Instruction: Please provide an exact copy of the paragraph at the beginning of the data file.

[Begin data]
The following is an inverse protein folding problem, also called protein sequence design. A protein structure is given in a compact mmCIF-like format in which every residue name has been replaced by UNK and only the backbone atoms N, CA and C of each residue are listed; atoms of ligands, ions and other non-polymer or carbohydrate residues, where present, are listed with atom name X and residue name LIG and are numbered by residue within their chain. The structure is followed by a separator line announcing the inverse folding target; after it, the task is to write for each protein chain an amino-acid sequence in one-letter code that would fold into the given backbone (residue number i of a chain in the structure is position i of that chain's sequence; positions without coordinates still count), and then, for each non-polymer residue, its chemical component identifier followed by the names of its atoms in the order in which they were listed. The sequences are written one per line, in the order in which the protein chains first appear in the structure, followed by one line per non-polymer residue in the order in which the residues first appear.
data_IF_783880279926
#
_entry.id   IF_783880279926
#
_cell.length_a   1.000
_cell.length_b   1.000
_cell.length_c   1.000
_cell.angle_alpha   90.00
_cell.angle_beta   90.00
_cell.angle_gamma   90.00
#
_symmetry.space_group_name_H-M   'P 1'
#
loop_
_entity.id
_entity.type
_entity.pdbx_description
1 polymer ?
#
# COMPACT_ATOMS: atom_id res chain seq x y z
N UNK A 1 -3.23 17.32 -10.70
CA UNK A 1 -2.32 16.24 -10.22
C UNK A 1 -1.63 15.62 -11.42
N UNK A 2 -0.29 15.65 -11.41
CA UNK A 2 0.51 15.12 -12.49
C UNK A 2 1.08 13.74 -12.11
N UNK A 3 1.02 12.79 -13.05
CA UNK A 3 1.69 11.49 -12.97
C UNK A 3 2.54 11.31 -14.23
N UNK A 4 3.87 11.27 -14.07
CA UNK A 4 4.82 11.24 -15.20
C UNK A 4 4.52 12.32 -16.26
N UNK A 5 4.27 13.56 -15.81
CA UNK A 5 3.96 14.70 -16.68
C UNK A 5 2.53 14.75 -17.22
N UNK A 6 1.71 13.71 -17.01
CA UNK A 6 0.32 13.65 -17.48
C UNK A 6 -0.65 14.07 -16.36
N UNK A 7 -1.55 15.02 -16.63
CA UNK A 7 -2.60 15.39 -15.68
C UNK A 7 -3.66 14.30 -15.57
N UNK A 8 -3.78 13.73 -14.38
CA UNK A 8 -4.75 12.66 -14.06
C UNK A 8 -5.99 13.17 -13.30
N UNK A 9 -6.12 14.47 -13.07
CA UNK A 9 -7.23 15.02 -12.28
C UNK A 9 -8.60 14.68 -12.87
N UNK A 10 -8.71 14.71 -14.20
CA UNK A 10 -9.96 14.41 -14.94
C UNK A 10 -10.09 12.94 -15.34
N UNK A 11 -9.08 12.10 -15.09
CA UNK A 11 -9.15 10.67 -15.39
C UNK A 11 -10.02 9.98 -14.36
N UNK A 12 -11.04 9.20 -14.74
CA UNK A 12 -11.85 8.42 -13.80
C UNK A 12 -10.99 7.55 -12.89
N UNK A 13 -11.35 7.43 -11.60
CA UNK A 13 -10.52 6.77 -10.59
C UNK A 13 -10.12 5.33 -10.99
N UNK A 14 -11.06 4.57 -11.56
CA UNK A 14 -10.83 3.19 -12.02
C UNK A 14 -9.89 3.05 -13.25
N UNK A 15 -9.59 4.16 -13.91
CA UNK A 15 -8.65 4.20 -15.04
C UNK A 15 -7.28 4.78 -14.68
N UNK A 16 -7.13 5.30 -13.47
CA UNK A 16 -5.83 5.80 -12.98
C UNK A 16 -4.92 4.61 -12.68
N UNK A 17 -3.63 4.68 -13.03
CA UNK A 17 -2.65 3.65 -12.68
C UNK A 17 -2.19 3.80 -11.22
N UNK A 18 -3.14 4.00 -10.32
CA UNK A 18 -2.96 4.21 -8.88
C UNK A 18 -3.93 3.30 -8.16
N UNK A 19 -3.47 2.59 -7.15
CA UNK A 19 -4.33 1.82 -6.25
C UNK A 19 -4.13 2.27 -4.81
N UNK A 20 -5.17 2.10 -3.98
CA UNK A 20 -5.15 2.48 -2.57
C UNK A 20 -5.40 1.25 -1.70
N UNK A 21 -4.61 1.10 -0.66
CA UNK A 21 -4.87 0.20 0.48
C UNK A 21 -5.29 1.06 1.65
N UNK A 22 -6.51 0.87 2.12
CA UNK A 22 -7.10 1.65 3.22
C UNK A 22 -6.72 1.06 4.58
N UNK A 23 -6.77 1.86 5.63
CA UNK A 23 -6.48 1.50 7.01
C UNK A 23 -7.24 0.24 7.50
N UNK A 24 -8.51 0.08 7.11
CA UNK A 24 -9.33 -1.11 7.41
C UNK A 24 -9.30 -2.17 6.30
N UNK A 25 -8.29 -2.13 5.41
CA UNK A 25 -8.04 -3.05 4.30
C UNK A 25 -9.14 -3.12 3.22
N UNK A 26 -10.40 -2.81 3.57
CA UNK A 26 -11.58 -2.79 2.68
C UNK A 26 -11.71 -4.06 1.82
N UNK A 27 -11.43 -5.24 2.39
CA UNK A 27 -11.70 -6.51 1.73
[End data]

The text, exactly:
The following is an inverse protein folding problem, also called protein sequence design. A protein structure is given in a compact mmCIF-like format in which every residue name has been replaced by UNK and only the backbone atoms N, CA and C of each residue are listed; atoms of ligands, ions and other non-polymer or carbohydrate residues, where present, are listed with atom name X and residue name LIG and are numbered by residue within their chain. The structure is followed by a separator line announcing the inverse folding target; after it, the task is to write for each protein chain an amino-acid sequence in one-letter code that would fold into the given backbone (residue number i of a chain in the structure is position i of that chain's sequence; positions without coordinates still count), and then, for each non-polymer residue, its chemical component identifier followed by the names of its atoms in the order in which they were listed. The sequences are written one per line, in the order in which the protein chains first appear in the structure, followed by one line per non-polymer residue in the order in which the residues first appear.